Even David Ricardo asserted that such policies would drive labor to the subsistance level.
No, David Ricardo said that population growth coupled with increasing rent costs would do that. He was, in fact, a free trade advocate. He even lobbied against the Corn Laws.
If those insitutions removed socialism, would you oppose free trade?
You spend your time in a conservative website quoting Marx (a known liar), and defending Lindbergh (a known Nazi).
Your heroes are Henry Ford and Pat Buchanan, both renown antisemites, with Pat being America's best known Hitler apologist. Rock on Willie!
Bush signed off on steel tariffs. He is hardly what I would call an exemplary free-trade advocate.
Politicians, especially on the international scene,will never allow "free trade" to exist because they are making out like bandits with all the tax dollar giveaways to coerce them into signing "free trade' agreements. So arguing for "free trade" is an exercise in futility.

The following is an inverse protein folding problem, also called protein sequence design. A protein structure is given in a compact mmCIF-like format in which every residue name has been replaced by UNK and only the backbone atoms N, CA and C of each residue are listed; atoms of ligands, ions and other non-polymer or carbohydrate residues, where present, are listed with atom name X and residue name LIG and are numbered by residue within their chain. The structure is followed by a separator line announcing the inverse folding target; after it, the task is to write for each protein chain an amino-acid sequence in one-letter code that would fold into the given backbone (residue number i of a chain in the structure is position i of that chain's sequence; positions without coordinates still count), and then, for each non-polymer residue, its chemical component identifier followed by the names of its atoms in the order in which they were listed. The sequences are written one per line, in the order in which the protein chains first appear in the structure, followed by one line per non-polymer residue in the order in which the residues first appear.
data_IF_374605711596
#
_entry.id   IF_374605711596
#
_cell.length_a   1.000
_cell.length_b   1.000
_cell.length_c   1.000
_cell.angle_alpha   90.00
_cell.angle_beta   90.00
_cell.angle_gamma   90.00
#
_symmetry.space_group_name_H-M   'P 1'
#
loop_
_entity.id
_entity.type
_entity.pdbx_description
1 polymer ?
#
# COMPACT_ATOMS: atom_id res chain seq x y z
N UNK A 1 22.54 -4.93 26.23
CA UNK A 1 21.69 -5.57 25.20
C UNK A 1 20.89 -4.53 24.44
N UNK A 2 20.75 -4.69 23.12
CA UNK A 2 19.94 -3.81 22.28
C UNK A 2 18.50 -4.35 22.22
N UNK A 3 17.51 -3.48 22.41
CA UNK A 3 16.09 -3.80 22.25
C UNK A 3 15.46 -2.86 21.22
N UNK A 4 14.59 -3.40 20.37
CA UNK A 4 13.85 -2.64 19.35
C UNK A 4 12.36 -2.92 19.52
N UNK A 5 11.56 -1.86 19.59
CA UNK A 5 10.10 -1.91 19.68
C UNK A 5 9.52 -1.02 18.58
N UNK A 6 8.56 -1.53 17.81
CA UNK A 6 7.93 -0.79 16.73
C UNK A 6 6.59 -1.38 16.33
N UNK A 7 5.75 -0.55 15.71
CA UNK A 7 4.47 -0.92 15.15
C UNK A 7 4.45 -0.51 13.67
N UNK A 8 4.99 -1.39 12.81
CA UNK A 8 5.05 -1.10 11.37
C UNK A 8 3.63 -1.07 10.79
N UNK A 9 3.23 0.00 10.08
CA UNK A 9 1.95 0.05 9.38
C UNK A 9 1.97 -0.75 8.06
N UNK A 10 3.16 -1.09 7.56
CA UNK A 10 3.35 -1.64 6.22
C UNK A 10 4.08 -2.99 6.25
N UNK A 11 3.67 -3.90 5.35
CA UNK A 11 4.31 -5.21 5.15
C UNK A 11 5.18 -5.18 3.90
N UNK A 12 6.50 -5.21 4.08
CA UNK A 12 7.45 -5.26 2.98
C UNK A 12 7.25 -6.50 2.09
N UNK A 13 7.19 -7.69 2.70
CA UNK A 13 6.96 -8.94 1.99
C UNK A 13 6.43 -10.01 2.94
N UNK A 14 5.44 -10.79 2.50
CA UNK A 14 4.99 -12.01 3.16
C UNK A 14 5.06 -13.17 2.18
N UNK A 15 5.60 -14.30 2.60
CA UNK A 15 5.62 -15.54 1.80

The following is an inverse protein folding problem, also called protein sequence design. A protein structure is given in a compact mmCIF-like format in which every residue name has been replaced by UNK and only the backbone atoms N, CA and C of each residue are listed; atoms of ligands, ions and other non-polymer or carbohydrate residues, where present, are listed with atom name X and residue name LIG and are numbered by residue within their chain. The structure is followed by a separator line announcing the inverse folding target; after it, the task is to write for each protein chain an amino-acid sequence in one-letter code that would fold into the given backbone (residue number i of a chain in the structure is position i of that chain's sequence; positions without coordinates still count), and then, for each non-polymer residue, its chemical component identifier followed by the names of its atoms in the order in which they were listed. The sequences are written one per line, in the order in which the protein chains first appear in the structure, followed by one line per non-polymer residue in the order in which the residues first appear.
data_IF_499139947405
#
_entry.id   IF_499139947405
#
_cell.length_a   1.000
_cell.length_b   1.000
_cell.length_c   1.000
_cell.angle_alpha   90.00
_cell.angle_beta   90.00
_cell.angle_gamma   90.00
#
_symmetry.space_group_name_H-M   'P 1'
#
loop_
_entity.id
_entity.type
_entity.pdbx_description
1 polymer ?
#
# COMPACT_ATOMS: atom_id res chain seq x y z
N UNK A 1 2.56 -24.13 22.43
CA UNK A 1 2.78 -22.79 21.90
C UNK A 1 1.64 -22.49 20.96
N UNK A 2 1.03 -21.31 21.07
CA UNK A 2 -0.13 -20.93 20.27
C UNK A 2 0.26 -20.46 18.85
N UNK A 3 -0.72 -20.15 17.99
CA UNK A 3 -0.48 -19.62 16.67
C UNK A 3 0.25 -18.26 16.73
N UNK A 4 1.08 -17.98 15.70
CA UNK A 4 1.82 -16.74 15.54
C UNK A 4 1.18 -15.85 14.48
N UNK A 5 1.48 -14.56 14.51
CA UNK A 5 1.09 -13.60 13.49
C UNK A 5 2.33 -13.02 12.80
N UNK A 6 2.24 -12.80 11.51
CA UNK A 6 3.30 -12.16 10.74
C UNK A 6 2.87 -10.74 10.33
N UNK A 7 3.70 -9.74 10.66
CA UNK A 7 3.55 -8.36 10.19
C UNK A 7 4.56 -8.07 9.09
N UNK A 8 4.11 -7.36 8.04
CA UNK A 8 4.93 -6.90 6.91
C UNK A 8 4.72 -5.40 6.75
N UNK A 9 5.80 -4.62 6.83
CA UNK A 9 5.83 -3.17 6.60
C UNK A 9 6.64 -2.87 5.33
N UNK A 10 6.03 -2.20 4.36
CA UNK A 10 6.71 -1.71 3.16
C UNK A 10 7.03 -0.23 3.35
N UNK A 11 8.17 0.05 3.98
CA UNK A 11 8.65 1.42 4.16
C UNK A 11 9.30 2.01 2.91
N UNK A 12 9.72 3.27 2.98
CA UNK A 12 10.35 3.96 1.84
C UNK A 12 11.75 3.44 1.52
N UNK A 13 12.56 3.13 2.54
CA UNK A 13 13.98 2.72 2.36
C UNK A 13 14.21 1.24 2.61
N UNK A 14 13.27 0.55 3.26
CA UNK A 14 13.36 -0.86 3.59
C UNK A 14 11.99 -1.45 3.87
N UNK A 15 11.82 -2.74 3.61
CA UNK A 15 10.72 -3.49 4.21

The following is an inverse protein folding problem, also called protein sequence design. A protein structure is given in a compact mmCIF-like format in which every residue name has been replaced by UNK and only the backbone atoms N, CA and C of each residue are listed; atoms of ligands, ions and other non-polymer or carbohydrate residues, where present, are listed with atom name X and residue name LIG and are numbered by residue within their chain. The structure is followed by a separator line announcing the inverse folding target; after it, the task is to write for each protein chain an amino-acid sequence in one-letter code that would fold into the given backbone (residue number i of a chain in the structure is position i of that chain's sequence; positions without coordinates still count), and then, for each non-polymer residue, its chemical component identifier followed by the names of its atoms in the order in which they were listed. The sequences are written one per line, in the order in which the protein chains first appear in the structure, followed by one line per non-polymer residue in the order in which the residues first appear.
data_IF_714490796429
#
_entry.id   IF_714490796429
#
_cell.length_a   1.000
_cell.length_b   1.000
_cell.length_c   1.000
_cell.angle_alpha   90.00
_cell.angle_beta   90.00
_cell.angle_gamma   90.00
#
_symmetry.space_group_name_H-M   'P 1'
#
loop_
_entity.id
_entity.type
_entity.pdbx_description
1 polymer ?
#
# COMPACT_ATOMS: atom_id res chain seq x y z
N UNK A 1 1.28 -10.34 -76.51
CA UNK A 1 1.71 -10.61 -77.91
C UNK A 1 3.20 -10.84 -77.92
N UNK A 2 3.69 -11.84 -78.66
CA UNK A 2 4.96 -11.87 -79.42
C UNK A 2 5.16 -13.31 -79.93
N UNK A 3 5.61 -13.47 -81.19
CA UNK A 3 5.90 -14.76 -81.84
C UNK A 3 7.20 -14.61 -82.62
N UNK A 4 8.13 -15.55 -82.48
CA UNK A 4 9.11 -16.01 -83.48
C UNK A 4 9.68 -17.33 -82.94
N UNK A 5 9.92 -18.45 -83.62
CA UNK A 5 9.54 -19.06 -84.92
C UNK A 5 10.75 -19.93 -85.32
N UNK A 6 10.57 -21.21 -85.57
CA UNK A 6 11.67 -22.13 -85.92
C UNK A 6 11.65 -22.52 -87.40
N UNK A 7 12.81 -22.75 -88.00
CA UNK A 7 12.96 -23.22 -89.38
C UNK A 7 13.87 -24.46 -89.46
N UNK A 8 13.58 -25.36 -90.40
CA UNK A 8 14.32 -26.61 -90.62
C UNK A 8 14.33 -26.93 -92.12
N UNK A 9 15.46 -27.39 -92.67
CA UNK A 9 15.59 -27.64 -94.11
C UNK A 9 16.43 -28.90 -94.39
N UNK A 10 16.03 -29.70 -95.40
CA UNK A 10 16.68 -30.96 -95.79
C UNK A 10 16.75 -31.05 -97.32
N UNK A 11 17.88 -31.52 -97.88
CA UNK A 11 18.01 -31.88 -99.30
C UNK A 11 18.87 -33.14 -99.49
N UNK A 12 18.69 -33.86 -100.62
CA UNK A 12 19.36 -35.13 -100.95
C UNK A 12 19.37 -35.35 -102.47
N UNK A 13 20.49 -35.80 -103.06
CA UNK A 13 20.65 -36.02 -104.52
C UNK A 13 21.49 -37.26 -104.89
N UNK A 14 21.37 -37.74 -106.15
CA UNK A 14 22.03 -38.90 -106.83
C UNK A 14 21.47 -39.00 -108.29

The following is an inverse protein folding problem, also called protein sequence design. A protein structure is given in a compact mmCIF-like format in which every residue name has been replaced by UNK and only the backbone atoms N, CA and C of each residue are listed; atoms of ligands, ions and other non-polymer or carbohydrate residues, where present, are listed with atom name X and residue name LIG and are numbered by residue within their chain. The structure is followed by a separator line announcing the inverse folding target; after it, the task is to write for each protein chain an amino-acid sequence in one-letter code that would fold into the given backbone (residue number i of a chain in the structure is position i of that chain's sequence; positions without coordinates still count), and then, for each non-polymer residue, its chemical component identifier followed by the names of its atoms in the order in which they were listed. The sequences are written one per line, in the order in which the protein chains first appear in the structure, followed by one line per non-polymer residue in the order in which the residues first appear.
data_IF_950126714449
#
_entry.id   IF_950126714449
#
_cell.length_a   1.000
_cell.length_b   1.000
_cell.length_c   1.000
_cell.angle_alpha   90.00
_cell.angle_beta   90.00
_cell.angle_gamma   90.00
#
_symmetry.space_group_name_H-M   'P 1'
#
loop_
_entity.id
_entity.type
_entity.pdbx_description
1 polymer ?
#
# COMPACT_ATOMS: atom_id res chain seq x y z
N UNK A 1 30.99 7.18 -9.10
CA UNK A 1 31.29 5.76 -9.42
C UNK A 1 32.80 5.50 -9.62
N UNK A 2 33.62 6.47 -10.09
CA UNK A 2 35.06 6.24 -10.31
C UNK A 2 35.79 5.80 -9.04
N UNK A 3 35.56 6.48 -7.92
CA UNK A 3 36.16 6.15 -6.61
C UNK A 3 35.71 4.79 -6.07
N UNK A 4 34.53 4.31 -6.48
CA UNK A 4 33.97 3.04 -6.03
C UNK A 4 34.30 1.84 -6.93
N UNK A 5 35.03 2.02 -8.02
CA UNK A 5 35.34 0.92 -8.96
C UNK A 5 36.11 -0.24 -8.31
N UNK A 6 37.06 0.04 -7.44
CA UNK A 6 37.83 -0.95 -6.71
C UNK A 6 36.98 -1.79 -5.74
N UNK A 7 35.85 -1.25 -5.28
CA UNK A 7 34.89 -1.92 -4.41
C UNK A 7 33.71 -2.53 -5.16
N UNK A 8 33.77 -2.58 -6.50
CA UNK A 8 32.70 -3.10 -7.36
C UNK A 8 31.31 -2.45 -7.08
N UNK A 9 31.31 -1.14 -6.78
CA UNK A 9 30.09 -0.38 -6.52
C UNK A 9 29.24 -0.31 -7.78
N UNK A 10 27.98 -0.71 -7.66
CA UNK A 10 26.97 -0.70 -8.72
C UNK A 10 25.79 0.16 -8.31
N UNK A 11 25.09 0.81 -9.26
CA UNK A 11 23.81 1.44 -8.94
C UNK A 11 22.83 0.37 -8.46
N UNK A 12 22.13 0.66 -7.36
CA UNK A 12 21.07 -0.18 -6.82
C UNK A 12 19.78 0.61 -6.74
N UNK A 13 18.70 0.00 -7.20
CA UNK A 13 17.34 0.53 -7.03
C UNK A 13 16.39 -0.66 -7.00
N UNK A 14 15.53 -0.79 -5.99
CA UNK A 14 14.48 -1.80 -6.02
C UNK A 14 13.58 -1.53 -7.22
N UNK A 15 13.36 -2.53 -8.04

Then, naturally, so is arguing against it.
I'm not sure why you're saying "horse puckey" when, based on the rest of your reply, I suspect we'd generally be in agreement on this issue. For instance, while you've neglected the economic impact of our bloated regulatory bureaucracy, I do agree that a shift in our tax policy is in order. The federal government should implement a relatively low, flat-rate "revenue tariff" on ALL imported goods while simultaneously reducing the corporate income tax to promote domestic industries and production.
Huh? Who are they producing for? Once you pass your tariff other countries are going to pass retaliatory tariffs and you can say bye-bye to your exports.
The personal income tax isn't a "barrier" to trade, but it is a shackle placed on our own domestic work force.
It's a barrier in as much as it increases the cost of goods.
That is not an answer to the question I asked. Let me try again: "If those insitutions removed socialism, would you oppose free trade?" Free trade means the removal of government erected barriers to trade. For it or against it?